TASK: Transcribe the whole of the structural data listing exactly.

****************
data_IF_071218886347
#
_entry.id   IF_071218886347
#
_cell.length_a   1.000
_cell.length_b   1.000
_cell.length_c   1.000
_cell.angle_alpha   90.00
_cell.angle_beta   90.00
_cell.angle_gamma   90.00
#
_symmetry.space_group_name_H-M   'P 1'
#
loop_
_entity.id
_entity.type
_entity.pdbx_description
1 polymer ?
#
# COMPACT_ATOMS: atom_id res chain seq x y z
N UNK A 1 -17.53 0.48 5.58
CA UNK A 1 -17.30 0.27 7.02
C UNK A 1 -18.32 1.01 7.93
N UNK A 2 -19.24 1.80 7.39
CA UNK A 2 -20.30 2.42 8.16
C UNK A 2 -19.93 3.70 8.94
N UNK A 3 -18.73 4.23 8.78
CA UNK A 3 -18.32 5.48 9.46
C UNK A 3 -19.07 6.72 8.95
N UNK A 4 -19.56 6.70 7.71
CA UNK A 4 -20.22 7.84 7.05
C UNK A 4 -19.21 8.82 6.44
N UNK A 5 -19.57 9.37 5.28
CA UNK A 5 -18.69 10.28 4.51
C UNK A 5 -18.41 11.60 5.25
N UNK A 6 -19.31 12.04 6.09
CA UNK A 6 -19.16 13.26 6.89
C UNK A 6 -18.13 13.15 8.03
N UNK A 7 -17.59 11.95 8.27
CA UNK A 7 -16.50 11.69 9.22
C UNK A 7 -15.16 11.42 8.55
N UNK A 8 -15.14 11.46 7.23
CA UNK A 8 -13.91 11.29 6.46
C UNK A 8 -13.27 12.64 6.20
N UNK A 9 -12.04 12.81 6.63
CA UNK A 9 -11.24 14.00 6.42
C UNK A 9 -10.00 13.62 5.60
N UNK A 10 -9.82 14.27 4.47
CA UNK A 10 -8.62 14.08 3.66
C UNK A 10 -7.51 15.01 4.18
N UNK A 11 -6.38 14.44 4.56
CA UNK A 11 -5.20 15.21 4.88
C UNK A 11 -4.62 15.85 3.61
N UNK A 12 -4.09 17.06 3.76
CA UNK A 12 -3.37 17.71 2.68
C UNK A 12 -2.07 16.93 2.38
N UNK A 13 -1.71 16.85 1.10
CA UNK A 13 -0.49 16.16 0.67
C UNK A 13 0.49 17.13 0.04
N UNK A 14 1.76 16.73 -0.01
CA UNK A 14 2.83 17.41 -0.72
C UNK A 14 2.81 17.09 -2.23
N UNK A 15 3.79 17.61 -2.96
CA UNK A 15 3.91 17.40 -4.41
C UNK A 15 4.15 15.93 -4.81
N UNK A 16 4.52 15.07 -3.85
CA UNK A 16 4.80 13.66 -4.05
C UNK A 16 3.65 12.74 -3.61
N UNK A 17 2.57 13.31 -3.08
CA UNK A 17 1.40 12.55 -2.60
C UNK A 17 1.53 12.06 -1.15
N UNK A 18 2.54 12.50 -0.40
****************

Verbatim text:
data_IF_071218886347
#
_entry.id   IF_071218886347
#
_cell.length_a   1.000
_cell.length_b   1.000
_cell.length_c   1.000
_cell.angle_alpha   90.00
_cell.angle_beta   90.00
_cell.angle_gamma   90.00
#
_symmetry.space_group_name_H-M   'P 1'
#
loop_
_entity.id
_entity.type
_entity.pdbx_description
1 polymer ?
#
# COMPACT_ATOMS: atom_id res chain seq x y z
N UNK A 1 -17.53 0.48 5.58
CA UNK A 1 -17.30 0.27 7.02
C UNK A 1 -18.32 1.01 7.93
N UNK A 2 -19.24 1.80 7.39
CA UNK A 2 -20.30 2.42 8.16
C UNK A 2 -19.93 3.70 8.94
N UNK A 3 -18.73 4.23 8.78
CA UNK A 3 -18.32 5.48 9.46
C UNK A 3 -19.07 6.72 8.95
N UNK A 4 -19.56 6.70 7.71
CA UNK A 4 -20.22 7.84 7.05
C UNK A 4 -19.21 8.82 6.44
N UNK A 5 -19.57 9.37 5.28
CA UNK A 5 -18.69 10.28 4.51
C UNK A 5 -18.41 11.60 5.25
N UNK A 6 -19.31 12.04 6.09
CA UNK A 6 -19.16 13.26 6.89
C UNK A 6 -18.13 13.15 8.03
N UNK A 7 -17.59 11.95 8.27
CA UNK A 7 -16.50 11.69 9.22
C UNK A 7 -15.16 11.42 8.55
N UNK A 8 -15.14 11.46 7.23
CA UNK A 8 -13.91 11.29 6.46
C UNK A 8 -13.27 12.64 6.20
N UNK A 9 -12.04 12.81 6.63
CA UNK A 9 -11.24 14.00 6.42
C UNK A 9 -10.00 13.62 5.60
N UNK A 10 -9.82 14.27 4.47
CA UNK A 10 -8.62 14.08 3.66
C UNK A 10 -7.51 15.01 4.18
N UNK A 11 -6.38 14.44 4.56
CA UNK A 11 -5.20 15.21 4.88
C UNK A 11 -4.62 15.85 3.61
N UNK A 12 -4.09 17.06 3.76
CA UNK A 12 -3.37 17.71 2.68
C UNK A 12 -2.07 16.93 2.38
N UNK A 13 -1.71 16.85 1.10
CA UNK A 13 -0.49 16.16 0.67
C UNK A 13 0.49 17.13 0.04
N UNK A 14 1.76 16.73 -0.01
CA UNK A 14 2.83 17.41 -0.72
C UNK A 14 2.81 17.09 -2.23
N UNK A 15 3.79 17.61 -2.96
CA UNK A 15 3.91 17.40 -4.41
C UNK A 15 4.15 15.93 -4.81
N UNK A 16 4.52 15.07 -3.85
CA UNK A 16 4.80 13.66 -4.05
C UNK A 16 3.65 12.74 -3.61
N UNK A 17 2.57 13.31 -3.08
CA UNK A 17 1.40 12.55 -2.60
C UNK A 17 1.53 12.06 -1.15
N UNK A 18 2.54 12.50 -0.40